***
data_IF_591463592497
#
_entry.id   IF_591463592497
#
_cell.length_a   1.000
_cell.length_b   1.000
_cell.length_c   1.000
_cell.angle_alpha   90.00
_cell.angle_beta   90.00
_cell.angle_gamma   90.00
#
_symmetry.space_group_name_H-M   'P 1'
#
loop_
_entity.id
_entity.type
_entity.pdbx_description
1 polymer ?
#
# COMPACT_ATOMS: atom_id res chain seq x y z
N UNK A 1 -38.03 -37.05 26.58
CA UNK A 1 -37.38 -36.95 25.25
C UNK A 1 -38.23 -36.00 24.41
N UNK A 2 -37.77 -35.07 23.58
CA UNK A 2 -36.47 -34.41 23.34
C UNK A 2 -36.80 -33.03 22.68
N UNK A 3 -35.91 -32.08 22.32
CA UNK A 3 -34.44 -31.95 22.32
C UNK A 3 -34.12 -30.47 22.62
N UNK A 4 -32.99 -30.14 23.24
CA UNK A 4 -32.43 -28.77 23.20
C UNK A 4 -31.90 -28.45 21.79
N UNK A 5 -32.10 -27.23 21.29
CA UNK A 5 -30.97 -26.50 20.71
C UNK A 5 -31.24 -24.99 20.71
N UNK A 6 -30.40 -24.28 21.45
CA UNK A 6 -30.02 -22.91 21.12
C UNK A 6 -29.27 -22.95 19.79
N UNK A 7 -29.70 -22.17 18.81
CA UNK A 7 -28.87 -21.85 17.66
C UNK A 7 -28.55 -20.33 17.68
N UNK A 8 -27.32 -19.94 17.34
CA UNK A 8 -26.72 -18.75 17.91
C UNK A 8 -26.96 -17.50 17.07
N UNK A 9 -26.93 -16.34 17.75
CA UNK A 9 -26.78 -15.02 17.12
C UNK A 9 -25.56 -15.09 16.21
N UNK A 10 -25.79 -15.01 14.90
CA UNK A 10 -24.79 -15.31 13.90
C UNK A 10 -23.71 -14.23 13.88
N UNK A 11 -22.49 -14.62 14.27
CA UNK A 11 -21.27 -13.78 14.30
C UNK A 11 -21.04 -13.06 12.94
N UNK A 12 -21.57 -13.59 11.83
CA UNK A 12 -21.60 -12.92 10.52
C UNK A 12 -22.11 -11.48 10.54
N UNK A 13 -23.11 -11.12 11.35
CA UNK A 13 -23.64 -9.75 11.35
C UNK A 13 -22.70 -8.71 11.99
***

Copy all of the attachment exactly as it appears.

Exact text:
data_IF_591463592497
#
_entry.id   IF_591463592497
#
_cell.length_a   1.000
_cell.length_b   1.000
_cell.length_c   1.000
_cell.angle_alpha   90.00
_cell.angle_beta   90.00
_cell.angle_gamma   90.00
#
_symmetry.space_group_name_H-M   'P 1'
#
loop_
_entity.id
_entity.type
_entity.pdbx_description
1 polymer ?
#
# COMPACT_ATOMS: atom_id res chain seq x y z
N UNK A 1 -38.03 -37.05 26.58
CA UNK A 1 -37.38 -36.95 25.25
C UNK A 1 -38.23 -36.00 24.41
N UNK A 2 -37.77 -35.07 23.58
CA UNK A 2 -36.47 -34.41 23.34
C UNK A 2 -36.80 -33.03 22.68
N UNK A 3 -35.91 -32.08 22.32
CA UNK A 3 -34.44 -31.95 22.32
C UNK A 3 -34.12 -30.47 22.62
N UNK A 4 -32.99 -30.14 23.24
CA UNK A 4 -32.43 -28.77 23.20
C UNK A 4 -31.90 -28.45 21.79
N UNK A 5 -32.10 -27.23 21.29
CA UNK A 5 -30.97 -26.50 20.71
C UNK A 5 -31.24 -24.99 20.71
N UNK A 6 -30.40 -24.28 21.45
CA UNK A 6 -30.02 -22.91 21.12
C UNK A 6 -29.27 -22.95 19.79
N UNK A 7 -29.70 -22.17 18.81
CA UNK A 7 -28.87 -21.85 17.66
C UNK A 7 -28.55 -20.33 17.68
N UNK A 8 -27.32 -19.94 17.34
CA UNK A 8 -26.72 -18.75 17.91
C UNK A 8 -26.96 -17.50 17.07
N UNK A 9 -26.93 -16.34 17.75
CA UNK A 9 -26.78 -15.02 17.12
C UNK A 9 -25.56 -15.09 16.21
N UNK A 10 -25.79 -15.01 14.90
CA UNK A 10 -24.79 -15.31 13.90
C UNK A 10 -23.71 -14.23 13.88
N UNK A 11 -22.49 -14.62 14.27
CA UNK A 11 -21.27 -13.78 14.30
C UNK A 11 -21.04 -13.06 12.94
N UNK A 12 -21.57 -13.59 11.83
CA UNK A 12 -21.60 -12.92 10.52
C UNK A 12 -22.11 -11.48 10.54
N UNK A 13 -23.11 -11.12 11.35
CA UNK A 13 -23.64 -9.75 11.35
C UNK A 13 -22.70 -8.71 11.99